Help with different types of grounds

Discussion in 'General Electronics Chat' started by ChaosRyder, Mar 13, 2008.

  1. ChaosRyder

    Thread Starter New Member

    Mar 13, 2008
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    0
    This is a quiet simple question but I really don't get it. I've just started with electronics not a while ago and I'm experiencing problems with the different types of ground (signal ground, chassis ground, earth ground) in DC circuits. As to what I knew, the ground was a wire that linked a circuit to the earth to discharge any current if something would got bad. Now, when I started looking at circuit schematics, I noticed the little arrow pointing down meant signal ground, I assumed it was the negative of the DC circuit. Then came time to hook my circuit to a 5V current regulator to provide it with 5V current from a 9V battery. The problem is the regulator (LM7805) has three legs: Input, Ground and Output. :confused: Where am-I supposed to connect those to? Anyways, if anyone could explain to me what all this means, or perhaps refer me to a website with would provide me the information I need. Thanks.

    Also, I came across this example circuit:

    Input + --------------------LM7805-----------------Output +
    |
    |
    Input - -----------------------|--------------------Circuit(Signal) Ground

    Would this perhaps solve the issue? To my knowledge, there is something wrong as there is a direct connection between a 9V negative and 5V negative since we're talking DC. Maybe I'm wrong and everything is right since all grounds are referred as to 0V, but its the DC part that gets me confused.

    Anyways, hope someone will understand and shed light on this for me, because I'm rather lost. Thanks again.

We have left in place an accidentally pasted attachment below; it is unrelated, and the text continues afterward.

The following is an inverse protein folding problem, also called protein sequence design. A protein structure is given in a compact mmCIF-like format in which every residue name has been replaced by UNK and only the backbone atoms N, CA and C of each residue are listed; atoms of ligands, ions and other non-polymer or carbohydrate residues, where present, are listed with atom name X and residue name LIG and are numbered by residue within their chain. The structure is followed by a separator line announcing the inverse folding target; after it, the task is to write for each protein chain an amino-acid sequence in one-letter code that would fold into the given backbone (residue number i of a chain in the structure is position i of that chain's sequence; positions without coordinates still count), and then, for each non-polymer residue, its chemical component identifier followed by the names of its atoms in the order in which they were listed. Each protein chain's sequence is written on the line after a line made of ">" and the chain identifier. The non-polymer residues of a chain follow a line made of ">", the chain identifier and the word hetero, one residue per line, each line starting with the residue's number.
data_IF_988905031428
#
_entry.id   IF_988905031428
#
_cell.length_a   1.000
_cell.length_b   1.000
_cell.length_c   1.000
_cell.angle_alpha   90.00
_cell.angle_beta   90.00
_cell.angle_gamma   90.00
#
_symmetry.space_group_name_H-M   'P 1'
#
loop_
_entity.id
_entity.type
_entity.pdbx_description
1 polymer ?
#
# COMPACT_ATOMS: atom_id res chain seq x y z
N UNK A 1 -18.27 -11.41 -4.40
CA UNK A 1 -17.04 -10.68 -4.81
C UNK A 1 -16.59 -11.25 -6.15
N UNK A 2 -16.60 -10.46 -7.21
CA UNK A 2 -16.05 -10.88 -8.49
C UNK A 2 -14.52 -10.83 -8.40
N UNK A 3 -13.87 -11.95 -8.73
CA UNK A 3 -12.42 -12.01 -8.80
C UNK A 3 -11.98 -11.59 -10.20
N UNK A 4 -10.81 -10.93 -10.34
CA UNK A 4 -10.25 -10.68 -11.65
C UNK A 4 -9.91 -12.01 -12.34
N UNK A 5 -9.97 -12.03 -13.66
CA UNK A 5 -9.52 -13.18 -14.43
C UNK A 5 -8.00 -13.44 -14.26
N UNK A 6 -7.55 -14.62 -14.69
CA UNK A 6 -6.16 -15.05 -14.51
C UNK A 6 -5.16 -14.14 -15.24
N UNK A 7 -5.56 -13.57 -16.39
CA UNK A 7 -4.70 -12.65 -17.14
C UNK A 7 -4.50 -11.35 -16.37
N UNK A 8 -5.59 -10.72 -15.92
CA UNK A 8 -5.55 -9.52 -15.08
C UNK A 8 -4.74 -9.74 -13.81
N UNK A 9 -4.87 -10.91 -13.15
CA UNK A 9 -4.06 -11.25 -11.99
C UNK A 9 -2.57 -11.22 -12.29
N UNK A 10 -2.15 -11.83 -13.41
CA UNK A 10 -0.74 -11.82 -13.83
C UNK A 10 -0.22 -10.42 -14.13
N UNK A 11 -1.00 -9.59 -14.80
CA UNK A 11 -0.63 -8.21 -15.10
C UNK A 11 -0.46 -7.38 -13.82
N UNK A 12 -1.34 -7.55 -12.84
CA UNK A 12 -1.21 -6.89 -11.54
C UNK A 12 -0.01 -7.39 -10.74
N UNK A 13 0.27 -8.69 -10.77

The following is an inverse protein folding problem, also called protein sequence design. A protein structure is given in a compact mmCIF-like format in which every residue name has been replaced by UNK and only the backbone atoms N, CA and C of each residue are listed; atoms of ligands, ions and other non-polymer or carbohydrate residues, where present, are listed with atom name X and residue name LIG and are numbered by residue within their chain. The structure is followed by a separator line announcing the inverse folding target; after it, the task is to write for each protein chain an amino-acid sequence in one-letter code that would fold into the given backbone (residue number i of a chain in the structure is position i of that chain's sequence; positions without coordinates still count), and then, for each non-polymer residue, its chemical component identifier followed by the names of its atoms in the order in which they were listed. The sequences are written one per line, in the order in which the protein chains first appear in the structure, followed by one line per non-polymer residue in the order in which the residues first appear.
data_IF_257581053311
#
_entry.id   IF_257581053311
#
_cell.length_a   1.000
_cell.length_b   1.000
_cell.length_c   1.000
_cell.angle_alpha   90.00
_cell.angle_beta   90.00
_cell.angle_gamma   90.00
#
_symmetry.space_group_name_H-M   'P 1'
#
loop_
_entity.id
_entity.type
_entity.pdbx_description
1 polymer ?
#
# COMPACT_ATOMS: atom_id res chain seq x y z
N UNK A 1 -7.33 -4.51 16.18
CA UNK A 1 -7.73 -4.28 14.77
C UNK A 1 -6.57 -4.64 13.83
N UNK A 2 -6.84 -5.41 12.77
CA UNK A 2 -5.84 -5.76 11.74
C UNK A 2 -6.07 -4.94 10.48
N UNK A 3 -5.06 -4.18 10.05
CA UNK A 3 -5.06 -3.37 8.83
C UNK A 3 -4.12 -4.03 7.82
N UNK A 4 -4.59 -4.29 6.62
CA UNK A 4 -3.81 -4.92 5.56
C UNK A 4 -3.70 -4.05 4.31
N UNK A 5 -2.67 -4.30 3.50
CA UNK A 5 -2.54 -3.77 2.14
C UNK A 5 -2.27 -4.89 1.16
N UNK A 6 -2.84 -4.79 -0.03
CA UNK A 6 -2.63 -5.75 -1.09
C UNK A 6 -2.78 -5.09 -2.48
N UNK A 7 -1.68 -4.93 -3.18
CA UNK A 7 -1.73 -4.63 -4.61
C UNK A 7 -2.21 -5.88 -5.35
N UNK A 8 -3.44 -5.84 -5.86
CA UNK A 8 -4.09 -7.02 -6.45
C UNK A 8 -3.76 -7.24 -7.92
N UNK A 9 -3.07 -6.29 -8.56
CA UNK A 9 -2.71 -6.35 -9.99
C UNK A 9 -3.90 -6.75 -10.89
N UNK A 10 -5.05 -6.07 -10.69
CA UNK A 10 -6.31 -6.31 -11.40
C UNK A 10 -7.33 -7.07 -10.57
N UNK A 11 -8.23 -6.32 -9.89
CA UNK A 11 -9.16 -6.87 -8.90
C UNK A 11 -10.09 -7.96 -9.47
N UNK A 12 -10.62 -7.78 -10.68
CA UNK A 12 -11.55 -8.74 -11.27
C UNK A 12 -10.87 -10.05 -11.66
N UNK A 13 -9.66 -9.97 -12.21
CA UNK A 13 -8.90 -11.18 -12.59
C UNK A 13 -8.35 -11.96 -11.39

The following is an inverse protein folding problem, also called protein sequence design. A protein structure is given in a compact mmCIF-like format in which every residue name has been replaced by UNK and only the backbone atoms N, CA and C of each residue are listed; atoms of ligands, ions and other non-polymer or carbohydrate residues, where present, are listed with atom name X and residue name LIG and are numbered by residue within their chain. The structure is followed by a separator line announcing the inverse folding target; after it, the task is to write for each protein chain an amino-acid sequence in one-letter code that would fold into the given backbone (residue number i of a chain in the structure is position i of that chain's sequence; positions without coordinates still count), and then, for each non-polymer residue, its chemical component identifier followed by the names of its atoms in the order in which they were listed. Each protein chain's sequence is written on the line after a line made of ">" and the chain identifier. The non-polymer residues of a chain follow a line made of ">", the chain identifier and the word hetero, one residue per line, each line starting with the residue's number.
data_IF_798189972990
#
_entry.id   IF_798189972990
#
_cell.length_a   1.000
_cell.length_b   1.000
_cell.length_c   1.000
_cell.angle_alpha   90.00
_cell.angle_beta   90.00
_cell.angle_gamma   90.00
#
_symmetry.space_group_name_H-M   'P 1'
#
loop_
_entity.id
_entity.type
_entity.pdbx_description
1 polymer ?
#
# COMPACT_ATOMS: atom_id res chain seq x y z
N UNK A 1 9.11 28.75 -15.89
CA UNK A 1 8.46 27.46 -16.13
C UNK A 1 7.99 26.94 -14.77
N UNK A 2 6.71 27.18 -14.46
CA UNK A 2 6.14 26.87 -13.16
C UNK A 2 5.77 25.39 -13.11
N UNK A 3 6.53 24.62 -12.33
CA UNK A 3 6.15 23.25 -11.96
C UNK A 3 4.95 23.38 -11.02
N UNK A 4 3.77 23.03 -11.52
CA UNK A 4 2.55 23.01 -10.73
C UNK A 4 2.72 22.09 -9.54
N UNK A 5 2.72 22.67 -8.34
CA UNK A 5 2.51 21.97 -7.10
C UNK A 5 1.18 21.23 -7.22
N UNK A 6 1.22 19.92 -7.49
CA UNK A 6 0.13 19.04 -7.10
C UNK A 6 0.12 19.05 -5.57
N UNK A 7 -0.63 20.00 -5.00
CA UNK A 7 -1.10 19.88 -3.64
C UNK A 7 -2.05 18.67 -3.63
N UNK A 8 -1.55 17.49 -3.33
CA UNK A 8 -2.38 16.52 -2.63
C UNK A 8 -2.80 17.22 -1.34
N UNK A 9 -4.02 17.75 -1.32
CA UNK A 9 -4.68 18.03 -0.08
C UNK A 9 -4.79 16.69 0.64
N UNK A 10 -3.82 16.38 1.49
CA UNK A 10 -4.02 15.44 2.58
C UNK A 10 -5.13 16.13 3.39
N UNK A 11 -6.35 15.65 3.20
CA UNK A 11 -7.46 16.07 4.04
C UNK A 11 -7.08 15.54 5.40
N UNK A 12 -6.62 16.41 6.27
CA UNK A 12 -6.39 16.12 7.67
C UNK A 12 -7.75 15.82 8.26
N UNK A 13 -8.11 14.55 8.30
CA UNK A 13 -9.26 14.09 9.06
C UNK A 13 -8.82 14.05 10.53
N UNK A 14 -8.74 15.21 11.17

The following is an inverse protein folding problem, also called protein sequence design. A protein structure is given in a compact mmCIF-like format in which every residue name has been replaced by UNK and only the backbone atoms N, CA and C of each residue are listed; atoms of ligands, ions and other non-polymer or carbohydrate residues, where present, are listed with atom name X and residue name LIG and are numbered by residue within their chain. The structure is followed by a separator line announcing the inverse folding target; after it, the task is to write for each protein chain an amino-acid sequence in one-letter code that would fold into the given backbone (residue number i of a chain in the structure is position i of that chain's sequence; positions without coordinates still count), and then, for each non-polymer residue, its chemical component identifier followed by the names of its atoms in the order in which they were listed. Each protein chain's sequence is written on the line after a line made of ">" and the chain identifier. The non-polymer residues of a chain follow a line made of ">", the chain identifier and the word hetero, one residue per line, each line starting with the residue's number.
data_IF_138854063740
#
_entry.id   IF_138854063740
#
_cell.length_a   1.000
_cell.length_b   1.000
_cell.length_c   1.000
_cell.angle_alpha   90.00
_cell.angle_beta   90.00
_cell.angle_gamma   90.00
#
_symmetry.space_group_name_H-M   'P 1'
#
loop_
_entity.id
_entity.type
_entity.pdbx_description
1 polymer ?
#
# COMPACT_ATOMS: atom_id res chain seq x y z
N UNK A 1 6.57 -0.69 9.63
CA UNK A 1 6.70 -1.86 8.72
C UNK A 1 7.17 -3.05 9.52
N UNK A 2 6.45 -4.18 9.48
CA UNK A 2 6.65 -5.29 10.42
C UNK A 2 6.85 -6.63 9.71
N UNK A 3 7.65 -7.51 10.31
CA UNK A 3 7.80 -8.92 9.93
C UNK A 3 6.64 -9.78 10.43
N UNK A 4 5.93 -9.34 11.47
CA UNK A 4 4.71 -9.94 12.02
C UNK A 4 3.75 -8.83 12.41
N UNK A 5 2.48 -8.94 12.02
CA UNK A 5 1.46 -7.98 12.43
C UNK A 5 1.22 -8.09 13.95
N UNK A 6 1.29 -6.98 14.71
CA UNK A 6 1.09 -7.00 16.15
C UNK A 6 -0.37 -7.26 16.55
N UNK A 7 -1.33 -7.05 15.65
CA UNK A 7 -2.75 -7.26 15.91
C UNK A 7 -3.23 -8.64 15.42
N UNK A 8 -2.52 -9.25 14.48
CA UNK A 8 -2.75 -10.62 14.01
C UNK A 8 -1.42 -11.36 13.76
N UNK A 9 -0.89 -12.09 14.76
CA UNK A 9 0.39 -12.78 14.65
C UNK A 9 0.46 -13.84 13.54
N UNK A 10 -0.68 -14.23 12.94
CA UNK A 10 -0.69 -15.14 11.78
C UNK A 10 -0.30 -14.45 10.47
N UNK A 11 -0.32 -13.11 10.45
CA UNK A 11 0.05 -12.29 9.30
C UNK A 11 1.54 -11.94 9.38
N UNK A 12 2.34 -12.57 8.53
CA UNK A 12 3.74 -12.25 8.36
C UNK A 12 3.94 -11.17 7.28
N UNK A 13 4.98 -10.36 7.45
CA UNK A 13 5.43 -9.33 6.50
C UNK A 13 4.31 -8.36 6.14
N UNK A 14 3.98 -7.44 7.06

2. ChaosRyder

    Thread Starter New Member

    Mar 13, 2008
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    I'm sorry I just noticed the forum removed my spaces before the " | ". The correct connection would be between the LM7805 and the wire passing bellow it, not a connection between the Input + and Input -. Sorry about that.
     
  3. SgtWookie

    Expert

    Jul 17, 2007
    22,182
    1,728
    Yes, it can be confusing. ;)

    When you're dealing with portable electronics like that, you basically have to declare SOMEthing as "ground" as a point of reference; even though the item may not be physically connected to "earth ground".

    You will find once you start using SPICE software tools to model circuits (like Linear Technology's free LTSpice/SwitcherCad) that the program requires you to define at least one point in your circuit as being "ground"; otherwise it can't proceed.

    "Signal ground" is usually used in linear circuits like audio and RF, and are joined to power/earth ground in only one place. Have you ever heard an annoying buzzing sound in a public address system? Odds are that they either have multiple signal ground paths to earth ground, or a bad signal ground path somewhere.

    Digital grounds and signal grounds will wreak havoc if they are combined in the wrong places. Digital circuits generate a tremendous amount of electrical "noise" due to the rapid "edge" transitions (on/off) and sudden changes in power demands.

    But don't let all of this confuse you - basically, "ground" is simply a reference point in the circuit.

    Even spacecraft have "grounds" - many haven't touched earth in decades. ;) It all comes down to needing to have a logical and understandable point of reference somewhere.
     
  4. ChaosRyder

    Thread Starter New Member

    Mar 13, 2008
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    Alright I see, after reading you post and looking some more over the internet, I think I understand now, thanks for the info.
     
  5. nomurphy

    AAC Fanatic!

    Aug 8, 2005
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